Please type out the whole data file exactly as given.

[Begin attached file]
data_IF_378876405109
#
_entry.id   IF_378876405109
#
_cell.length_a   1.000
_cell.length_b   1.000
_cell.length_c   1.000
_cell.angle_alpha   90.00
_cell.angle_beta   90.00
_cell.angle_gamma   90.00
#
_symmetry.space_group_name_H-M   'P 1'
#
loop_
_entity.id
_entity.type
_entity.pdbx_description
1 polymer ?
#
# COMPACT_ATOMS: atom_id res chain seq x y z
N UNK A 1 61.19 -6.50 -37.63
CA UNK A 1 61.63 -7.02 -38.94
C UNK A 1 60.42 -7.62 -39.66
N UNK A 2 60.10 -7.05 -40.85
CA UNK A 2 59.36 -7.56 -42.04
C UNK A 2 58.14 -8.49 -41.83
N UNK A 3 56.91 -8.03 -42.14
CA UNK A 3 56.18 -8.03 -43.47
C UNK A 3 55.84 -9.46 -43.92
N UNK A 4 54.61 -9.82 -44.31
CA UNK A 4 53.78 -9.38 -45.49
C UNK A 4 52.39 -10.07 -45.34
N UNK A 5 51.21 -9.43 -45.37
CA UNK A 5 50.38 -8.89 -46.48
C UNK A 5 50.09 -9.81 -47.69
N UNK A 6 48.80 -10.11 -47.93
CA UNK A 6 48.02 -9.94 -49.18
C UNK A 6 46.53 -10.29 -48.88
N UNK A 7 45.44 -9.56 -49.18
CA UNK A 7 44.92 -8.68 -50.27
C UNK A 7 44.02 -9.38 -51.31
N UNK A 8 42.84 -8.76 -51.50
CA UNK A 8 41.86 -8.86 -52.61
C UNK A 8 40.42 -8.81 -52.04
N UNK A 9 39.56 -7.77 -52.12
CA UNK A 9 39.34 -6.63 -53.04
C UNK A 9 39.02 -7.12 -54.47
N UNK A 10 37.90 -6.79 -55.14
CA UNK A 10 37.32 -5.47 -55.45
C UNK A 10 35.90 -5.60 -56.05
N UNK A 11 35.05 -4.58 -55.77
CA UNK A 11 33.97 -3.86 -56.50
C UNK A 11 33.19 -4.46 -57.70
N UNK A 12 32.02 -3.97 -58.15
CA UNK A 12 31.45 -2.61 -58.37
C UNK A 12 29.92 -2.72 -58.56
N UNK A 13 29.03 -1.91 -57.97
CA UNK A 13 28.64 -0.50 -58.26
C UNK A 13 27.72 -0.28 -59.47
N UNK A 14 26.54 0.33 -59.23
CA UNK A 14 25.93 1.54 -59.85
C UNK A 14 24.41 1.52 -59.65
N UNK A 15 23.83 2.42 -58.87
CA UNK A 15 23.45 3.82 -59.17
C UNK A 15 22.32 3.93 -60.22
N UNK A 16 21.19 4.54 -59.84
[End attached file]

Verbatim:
data_IF_378876405109
#
_entry.id   IF_378876405109
#
_cell.length_a   1.000
_cell.length_b   1.000
_cell.length_c   1.000
_cell.angle_alpha   90.00
_cell.angle_beta   90.00
_cell.angle_gamma   90.00
#
_symmetry.space_group_name_H-M   'P 1'
#
loop_
_entity.id
_entity.type
_entity.pdbx_description
1 polymer ?
#
# COMPACT_ATOMS: atom_id res chain seq x y z
N UNK A 1 61.19 -6.50 -37.63
CA UNK A 1 61.63 -7.02 -38.94
C UNK A 1 60.42 -7.62 -39.66
N UNK A 2 60.10 -7.05 -40.85
CA UNK A 2 59.36 -7.56 -42.04
C UNK A 2 58.14 -8.49 -41.83
N UNK A 3 56.91 -8.03 -42.14
CA UNK A 3 56.18 -8.03 -43.47
C UNK A 3 55.84 -9.46 -43.92
N UNK A 4 54.61 -9.82 -44.31
CA UNK A 4 53.78 -9.38 -45.49
C UNK A 4 52.39 -10.07 -45.34
N UNK A 5 51.21 -9.43 -45.37
CA UNK A 5 50.38 -8.89 -46.48
C UNK A 5 50.09 -9.81 -47.69
N UNK A 6 48.80 -10.11 -47.93
CA UNK A 6 48.02 -9.94 -49.18
C UNK A 6 46.53 -10.29 -48.88
N UNK A 7 45.44 -9.56 -49.18
CA UNK A 7 44.92 -8.68 -50.27
C UNK A 7 44.02 -9.38 -51.31
N UNK A 8 42.84 -8.76 -51.50
CA UNK A 8 41.86 -8.86 -52.61
C UNK A 8 40.42 -8.81 -52.04
N UNK A 9 39.56 -7.77 -52.12
CA UNK A 9 39.34 -6.63 -53.04
C UNK A 9 39.02 -7.12 -54.47
N UNK A 10 37.90 -6.79 -55.14
CA UNK A 10 37.32 -5.47 -55.45
C UNK A 10 35.90 -5.60 -56.05
N UNK A 11 35.05 -4.58 -55.77
CA UNK A 11 33.97 -3.86 -56.50
C UNK A 11 33.19 -4.46 -57.70
N UNK A 12 32.02 -3.97 -58.15
CA UNK A 12 31.45 -2.61 -58.37
C UNK A 12 29.92 -2.72 -58.56
N UNK A 13 29.03 -1.91 -57.97
CA UNK A 13 28.64 -0.50 -58.26
C UNK A 13 27.72 -0.28 -59.47
N UNK A 14 26.54 0.33 -59.23
CA UNK A 14 25.93 1.54 -59.85
C UNK A 14 24.41 1.52 -59.65
N UNK A 15 23.83 2.42 -58.87
CA UNK A 15 23.45 3.82 -59.17
C UNK A 15 22.32 3.93 -60.22
N UNK A 16 21.19 4.54 -59.84